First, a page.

Aqueous Geochemistry and Microbial Coalbed Methane in the Powder River Basin, Wyoming and Montana with Dan Ritter

When most people think of methane production and aqueous geochemistry, they probably think of shale gas. However, about 8% of the natural gas produced United States in a year comes from coalbeds. In the Powder River Basin, the majority of the natural gas is produced by groups of microorganisms that break down the coal and convert the organic carbon to methane and carbon dioxide. Several other coal basins throughout the world also have significant accumulations of biogenic natural gas. Research into this natural gas resource is driven by the potential to stimulate the microorganisms to produce more methane from the coal or to produce the methane more quickly. 
The Powder River Basin, viewed from the Bighorn Mountains in Wyoming
My research in the Powder River Basin is primarily focused on relating in situ aqueous and isotope geochemistry to microbiology to better understand how microorganisms and water chemistry are related. I collect samples from shallow monitoring and coalbed methane production wells (typically 300-1000 feet deep), which are then analyzed for major ions, isotopes of carbon, sulfur, and water, and gas composition and isotopes. We are working with microbiologists at Montana State to help analyze microbial communities in wells where water samples are collected. The hope is that understanding the in situ geochemistry conditions will give some insight into how changing these conditions in an attempt to stimulate methane generation might affect these communities.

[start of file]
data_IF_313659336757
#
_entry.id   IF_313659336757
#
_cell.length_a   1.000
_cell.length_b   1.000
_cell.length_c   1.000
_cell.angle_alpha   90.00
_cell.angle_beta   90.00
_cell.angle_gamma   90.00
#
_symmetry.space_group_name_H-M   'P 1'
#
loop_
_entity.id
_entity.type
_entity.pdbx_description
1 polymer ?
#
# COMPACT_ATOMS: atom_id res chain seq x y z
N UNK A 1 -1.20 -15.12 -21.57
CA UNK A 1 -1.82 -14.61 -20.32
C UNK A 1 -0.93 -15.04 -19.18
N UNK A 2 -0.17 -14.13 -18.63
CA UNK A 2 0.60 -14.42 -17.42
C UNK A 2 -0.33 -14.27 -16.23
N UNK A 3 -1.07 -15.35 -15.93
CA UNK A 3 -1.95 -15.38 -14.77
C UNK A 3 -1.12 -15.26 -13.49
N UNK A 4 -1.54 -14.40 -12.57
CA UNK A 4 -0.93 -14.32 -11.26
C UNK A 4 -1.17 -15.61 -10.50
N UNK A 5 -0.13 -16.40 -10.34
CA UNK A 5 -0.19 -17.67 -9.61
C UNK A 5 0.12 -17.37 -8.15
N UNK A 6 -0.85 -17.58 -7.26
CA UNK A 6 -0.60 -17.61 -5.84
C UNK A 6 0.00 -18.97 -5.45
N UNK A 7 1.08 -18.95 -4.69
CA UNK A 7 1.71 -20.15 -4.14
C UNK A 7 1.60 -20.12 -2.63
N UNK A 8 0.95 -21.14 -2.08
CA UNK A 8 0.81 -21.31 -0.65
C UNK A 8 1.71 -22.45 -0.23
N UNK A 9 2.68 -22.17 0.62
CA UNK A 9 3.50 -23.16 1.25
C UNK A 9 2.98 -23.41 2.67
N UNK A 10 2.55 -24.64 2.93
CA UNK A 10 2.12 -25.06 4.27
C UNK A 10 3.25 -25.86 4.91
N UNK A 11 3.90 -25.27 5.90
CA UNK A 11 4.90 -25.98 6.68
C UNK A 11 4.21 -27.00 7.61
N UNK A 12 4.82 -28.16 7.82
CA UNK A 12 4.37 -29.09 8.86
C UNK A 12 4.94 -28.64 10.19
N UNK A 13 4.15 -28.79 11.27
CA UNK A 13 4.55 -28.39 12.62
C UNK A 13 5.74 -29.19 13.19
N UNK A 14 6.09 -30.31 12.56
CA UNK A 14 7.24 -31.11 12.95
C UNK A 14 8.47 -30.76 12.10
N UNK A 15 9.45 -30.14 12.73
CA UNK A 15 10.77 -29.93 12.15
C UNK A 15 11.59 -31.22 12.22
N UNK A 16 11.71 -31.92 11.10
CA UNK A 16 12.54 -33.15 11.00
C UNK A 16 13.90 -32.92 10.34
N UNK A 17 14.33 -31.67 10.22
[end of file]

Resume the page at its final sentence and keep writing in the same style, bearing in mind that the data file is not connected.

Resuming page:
Using a submersible pump to pump water from a monitoring well in Montana to collect groundwater samples.
Pumping from another monitoring well site in Montana.

In addition to the work described above, we have also collected samples to analyze for noble gas composition. These samples are being used to try and determine the residence time of water in from sampled wells. Residence time is calculated using concentration of 4He, which accumulates in water as a product of radioactive decay of uranium and thorium in the subsurface. It is hoped that understanding residence time can give us an idea of how long it has taken to accumulate the amount of methane present in the Powder River Basin.

Collecting noble gas samples from a coalbed methane production well operated by Summit Gas Resources.

Monitoring well site located along the Tongue River near Birney, Montana. This site, managed by the USGS, has 9 monitoring wells in 3 different coal seams. This allows for collection of samples along a vertical profile.
Glacial lake in the Cloud Peak Wilderness, which is in the Bighorn Mountains adjacent to the Powder River Basin. From a hike taken during an off day from sampling.

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